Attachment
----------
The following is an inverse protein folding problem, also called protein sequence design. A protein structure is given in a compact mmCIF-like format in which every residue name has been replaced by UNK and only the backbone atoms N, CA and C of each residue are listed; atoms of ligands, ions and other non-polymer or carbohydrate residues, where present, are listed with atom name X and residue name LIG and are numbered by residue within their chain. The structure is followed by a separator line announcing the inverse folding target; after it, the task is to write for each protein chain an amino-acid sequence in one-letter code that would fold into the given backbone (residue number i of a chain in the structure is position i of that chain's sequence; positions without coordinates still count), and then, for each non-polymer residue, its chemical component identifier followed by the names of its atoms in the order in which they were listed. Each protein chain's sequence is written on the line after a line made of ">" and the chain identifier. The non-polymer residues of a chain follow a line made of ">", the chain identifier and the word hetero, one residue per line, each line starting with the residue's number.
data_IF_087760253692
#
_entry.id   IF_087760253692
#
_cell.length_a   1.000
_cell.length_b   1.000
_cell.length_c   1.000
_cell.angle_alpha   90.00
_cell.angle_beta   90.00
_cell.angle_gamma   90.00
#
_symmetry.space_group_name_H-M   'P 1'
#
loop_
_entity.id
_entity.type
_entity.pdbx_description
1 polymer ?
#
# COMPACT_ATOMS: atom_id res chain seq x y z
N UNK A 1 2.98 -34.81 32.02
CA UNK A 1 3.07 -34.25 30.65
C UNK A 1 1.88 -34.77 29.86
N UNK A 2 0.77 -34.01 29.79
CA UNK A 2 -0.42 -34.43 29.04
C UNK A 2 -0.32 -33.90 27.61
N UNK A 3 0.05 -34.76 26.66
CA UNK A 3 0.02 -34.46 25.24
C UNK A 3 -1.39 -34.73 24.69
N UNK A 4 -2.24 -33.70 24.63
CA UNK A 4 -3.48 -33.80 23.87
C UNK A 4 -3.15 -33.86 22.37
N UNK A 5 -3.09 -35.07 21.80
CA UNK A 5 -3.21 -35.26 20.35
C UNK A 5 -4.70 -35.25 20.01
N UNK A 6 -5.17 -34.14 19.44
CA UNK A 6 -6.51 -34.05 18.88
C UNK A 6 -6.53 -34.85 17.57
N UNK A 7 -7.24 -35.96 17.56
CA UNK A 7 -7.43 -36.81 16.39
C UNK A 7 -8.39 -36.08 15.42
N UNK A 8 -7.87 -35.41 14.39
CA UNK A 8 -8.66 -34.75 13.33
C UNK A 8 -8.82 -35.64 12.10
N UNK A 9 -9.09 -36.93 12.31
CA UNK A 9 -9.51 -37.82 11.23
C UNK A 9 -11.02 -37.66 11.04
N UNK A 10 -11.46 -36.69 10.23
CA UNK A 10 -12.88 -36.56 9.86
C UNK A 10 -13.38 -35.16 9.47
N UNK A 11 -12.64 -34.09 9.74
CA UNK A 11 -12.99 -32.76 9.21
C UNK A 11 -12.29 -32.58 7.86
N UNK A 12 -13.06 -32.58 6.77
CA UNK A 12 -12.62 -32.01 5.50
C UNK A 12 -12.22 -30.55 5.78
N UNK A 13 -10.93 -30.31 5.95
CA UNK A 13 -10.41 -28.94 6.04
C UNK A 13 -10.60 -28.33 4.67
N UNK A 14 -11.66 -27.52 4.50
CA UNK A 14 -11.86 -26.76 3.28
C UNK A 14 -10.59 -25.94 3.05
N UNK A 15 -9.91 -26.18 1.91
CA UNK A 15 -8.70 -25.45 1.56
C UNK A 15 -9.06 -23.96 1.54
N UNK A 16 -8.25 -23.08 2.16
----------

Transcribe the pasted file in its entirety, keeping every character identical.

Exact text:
The following is an inverse protein folding problem, also called protein sequence design. A protein structure is given in a compact mmCIF-like format in which every residue name has been replaced by UNK and only the backbone atoms N, CA and C of each residue are listed; atoms of ligands, ions and other non-polymer or carbohydrate residues, where present, are listed with atom name X and residue name LIG and are numbered by residue within their chain. The structure is followed by a separator line announcing the inverse folding target; after it, the task is to write for each protein chain an amino-acid sequence in one-letter code that would fold into the given backbone (residue number i of a chain in the structure is position i of that chain's sequence; positions without coordinates still count), and then, for each non-polymer residue, its chemical component identifier followed by the names of its atoms in the order in which they were listed. Each protein chain's sequence is written on the line after a line made of ">" and the chain identifier. The non-polymer residues of a chain follow a line made of ">", the chain identifier and the word hetero, one residue per line, each line starting with the residue's number.
data_IF_087760253692
#
_entry.id   IF_087760253692
#
_cell.length_a   1.000
_cell.length_b   1.000
_cell.length_c   1.000
_cell.angle_alpha   90.00
_cell.angle_beta   90.00
_cell.angle_gamma   90.00
#
_symmetry.space_group_name_H-M   'P 1'
#
loop_
_entity.id
_entity.type
_entity.pdbx_description
1 polymer ?
#
# COMPACT_ATOMS: atom_id res chain seq x y z
N UNK A 1 2.98 -34.81 32.02
CA UNK A 1 3.07 -34.25 30.65
C UNK A 1 1.88 -34.77 29.86
N UNK A 2 0.77 -34.01 29.79
CA UNK A 2 -0.42 -34.43 29.04
C UNK A 2 -0.32 -33.90 27.61
N UNK A 3 0.05 -34.76 26.66
CA UNK A 3 0.02 -34.46 25.24
C UNK A 3 -1.39 -34.73 24.69
N UNK A 4 -2.24 -33.70 24.63
CA UNK A 4 -3.48 -33.80 23.87
C UNK A 4 -3.15 -33.86 22.37
N UNK A 5 -3.09 -35.07 21.80
CA UNK A 5 -3.21 -35.26 20.35
C UNK A 5 -4.70 -35.25 20.01
N UNK A 6 -5.17 -34.14 19.44
CA UNK A 6 -6.51 -34.05 18.88
C UNK A 6 -6.53 -34.85 17.57
N UNK A 7 -7.24 -35.96 17.56
CA UNK A 7 -7.43 -36.81 16.39
C UNK A 7 -8.39 -36.08 15.42
N UNK A 8 -7.87 -35.41 14.39
CA UNK A 8 -8.66 -34.75 13.33
C UNK A 8 -8.82 -35.64 12.10
N UNK A 9 -9.09 -36.93 12.31
CA UNK A 9 -9.51 -37.82 11.23
C UNK A 9 -11.02 -37.66 11.04
N UNK A 10 -11.46 -36.69 10.23
CA UNK A 10 -12.88 -36.56 9.86
C UNK A 10 -13.38 -35.16 9.47
N UNK A 11 -12.64 -34.09 9.74
CA UNK A 11 -12.99 -32.76 9.21
C UNK A 11 -12.29 -32.58 7.86
N UNK A 12 -13.06 -32.58 6.77
CA UNK A 12 -12.62 -32.01 5.50
C UNK A 12 -12.22 -30.55 5.78
N UNK A 13 -10.93 -30.31 5.95
CA UNK A 13 -10.41 -28.94 6.04
C UNK A 13 -10.60 -28.33 4.67
N UNK A 14 -11.66 -27.52 4.50
CA UNK A 14 -11.86 -26.76 3.28
C UNK A 14 -10.59 -25.94 3.05
N UNK A 15 -9.91 -26.18 1.91
CA UNK A 15 -8.70 -25.45 1.56
C UNK A 15 -9.06 -23.96 1.54
N UNK A 16 -8.25 -23.08 2.16